Quietly, under the radar, all signs are pointing to a strong recovery in the housing market. Sales of both previously occupied homes and new homes rose sharply last month, as did building permits. Building permits are up a whopping 22% over the past year.
Mortgage applications are rising. And prices are rising in most markets. We’ve even seen improvement in billings from architects.
You wouldn’t know it from watching the news or from talking to the average American—who remains deeply pessimistic about housing and the economy in general—but we have the makings of a mini-boom in housing that should go a long ways towards stabilizing the U.S. economy.
Remember, in addition to the jobs in construction and finance that a strong housing market creates, there are the spillover effects. A strong housing market makes it easier for Americans to sell their homes and move for a better job opportunity. It’s impossible to calculate with any accuracy, but some portion of our 7.9% unemployment rate is “frictional” unemployment, which means that would-be workers are not able to take available jobs because they are not mobile enough to take them.
What does all of this mean for interest rates—and for a resumption in the bull market in equities?
So much of the recent recover y in home prices has been due to low mortgage rates. Housing is affected by rates the same way that bonds are. Lower interest rates mean higher home prices for a given monthly payment. So, if mortgage rates rise too quickly, they can nip this would-be recovery in the bud.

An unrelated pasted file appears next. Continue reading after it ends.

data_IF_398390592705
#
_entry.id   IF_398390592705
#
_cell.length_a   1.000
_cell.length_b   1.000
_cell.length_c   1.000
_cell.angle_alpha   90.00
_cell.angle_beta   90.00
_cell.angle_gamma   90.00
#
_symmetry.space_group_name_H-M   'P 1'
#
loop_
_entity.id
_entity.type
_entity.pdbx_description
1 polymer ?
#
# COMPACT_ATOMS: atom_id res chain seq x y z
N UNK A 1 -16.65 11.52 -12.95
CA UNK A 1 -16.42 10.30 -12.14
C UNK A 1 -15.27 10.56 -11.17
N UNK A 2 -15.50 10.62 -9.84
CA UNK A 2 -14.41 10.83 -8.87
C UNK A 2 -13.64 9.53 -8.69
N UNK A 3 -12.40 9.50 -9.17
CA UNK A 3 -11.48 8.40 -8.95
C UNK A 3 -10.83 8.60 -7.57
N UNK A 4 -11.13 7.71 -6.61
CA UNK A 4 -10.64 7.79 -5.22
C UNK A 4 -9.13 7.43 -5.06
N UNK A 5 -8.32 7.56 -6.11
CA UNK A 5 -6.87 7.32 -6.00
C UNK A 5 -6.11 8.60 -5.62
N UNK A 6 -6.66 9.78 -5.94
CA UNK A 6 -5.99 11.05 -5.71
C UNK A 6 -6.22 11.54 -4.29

This is something that bears watching, but for now it doesn’t concern me. I do expect rates to rise from their current lows, but I do not expect them to return to pre-crisis levels any time soon. As Japan has proven, inflation and interest rates can remain subdued for years following a major asset bubble.
It is a simple case of supply and demand. When there is a large supply of money but comparatively little demand for it in the form of loans, the price of money—in this case the interest rate—falls. This was the case for Japan during its two lost decades, and it is the case in America and Europe today. A deleveraging private sector is more than compensating for a spendthrift government to reduce the total amount of debt. Add to this Bernanke’s insistence on keeping quantitative easing measure in effect until we see a real fall in the unemployment rate, and you have a recipe for continued low rates, housing recovery or not.
Where does this leave the stock market?
Worries about higher taxes have hit dividend-paying stocks in the weeks following the election, and I expect tax loss selling by high-net-worth investors to keep a lid on prices for the remainder of 2012.
But in a world of low yields, dividend paying stocks are still going to be the best option for most investors. My favorite dividend-focused ETF is the Vanguard Dividend Appreciation ETF ($VIG), which yields a modest 2.11% in dividends. But unlike bond coupon payments, VIG’s payout will rise over time. The ETF’s holdings consist of stocks that have raised their dividend for a minimum of 10 consecutive years—which means they raised them throughout the chaotic years of 2008 to the present. The ETF’s cash payout is up 13% year over year, and I expect continued strong boosts in the years ahead.
Disclosures: Sizemore Capital is long VIG. This article first appeared on MarketWatch.
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